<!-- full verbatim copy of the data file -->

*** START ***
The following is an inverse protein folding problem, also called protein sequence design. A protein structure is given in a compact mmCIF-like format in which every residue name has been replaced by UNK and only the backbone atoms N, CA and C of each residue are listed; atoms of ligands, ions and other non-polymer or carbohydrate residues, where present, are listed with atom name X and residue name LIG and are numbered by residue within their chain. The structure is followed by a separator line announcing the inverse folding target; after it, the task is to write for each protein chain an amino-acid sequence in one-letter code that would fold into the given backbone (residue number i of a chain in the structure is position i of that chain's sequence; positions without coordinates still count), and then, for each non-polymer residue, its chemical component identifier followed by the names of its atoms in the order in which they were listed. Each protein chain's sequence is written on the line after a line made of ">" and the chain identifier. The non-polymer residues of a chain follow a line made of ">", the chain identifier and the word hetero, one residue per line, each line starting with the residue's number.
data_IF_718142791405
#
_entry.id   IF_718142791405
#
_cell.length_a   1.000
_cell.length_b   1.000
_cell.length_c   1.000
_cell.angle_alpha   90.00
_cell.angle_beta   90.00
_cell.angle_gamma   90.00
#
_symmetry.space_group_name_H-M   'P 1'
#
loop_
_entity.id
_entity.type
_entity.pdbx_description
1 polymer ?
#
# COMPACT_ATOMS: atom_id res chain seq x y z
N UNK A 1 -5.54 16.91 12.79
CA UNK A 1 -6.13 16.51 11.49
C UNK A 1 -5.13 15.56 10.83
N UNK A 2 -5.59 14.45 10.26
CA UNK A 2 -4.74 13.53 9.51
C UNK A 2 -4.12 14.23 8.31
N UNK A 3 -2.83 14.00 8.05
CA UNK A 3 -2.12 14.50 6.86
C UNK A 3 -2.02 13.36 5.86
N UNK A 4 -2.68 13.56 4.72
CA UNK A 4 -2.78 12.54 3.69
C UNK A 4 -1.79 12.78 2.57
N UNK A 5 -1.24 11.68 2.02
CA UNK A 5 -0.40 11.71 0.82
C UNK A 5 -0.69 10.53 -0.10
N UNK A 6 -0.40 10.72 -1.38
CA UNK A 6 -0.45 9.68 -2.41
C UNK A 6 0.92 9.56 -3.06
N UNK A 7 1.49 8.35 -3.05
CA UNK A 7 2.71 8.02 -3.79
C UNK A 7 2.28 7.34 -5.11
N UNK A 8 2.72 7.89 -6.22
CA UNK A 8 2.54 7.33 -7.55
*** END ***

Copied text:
The following is an inverse protein folding problem, also called protein sequence design. A protein structure is given in a compact mmCIF-like format in which every residue name has been replaced by UNK and only the backbone atoms N, CA and C of each residue are listed; atoms of ligands, ions and other non-polymer or carbohydrate residues, where present, are listed with atom name X and residue name LIG and are numbered by residue within their chain. The structure is followed by a separator line announcing the inverse folding target; after it, the task is to write for each protein chain an amino-acid sequence in one-letter code that would fold into the given backbone (residue number i of a chain in the structure is position i of that chain's sequence; positions without coordinates still count), and then, for each non-polymer residue, its chemical component identifier followed by the names of its atoms in the order in which they were listed. Each protein chain's sequence is written on the line after a line made of ">" and the chain identifier. The non-polymer residues of a chain follow a line made of ">", the chain identifier and the word hetero, one residue per line, each line starting with the residue's number.
data_IF_718142791405
#
_entry.id   IF_718142791405
#
_cell.length_a   1.000
_cell.length_b   1.000
_cell.length_c   1.000
_cell.angle_alpha   90.00
_cell.angle_beta   90.00
_cell.angle_gamma   90.00
#
_symmetry.space_group_name_H-M   'P 1'
#
loop_
_entity.id
_entity.type
_entity.pdbx_description
1 polymer ?
#
# COMPACT_ATOMS: atom_id res chain seq x y z
N UNK A 1 -5.54 16.91 12.79
CA UNK A 1 -6.13 16.51 11.49
C UNK A 1 -5.13 15.56 10.83
N UNK A 2 -5.59 14.45 10.26
CA UNK A 2 -4.74 13.53 9.51
C UNK A 2 -4.12 14.23 8.31
N UNK A 3 -2.83 14.00 8.05
CA UNK A 3 -2.12 14.50 6.86
C UNK A 3 -2.02 13.36 5.86
N UNK A 4 -2.68 13.56 4.72
CA UNK A 4 -2.78 12.54 3.69
C UNK A 4 -1.79 12.78 2.57
N UNK A 5 -1.24 11.68 2.02
CA UNK A 5 -0.40 11.71 0.82
C UNK A 5 -0.69 10.53 -0.10
N UNK A 6 -0.40 10.72 -1.38
CA UNK A 6 -0.45 9.68 -2.41
C UNK A 6 0.92 9.56 -3.06
N UNK A 7 1.49 8.35 -3.05
CA UNK A 7 2.71 8.02 -3.79
C UNK A 7 2.28 7.34 -5.11
N UNK A 8 2.72 7.89 -6.22
CA UNK A 8 2.54 7.33 -7.55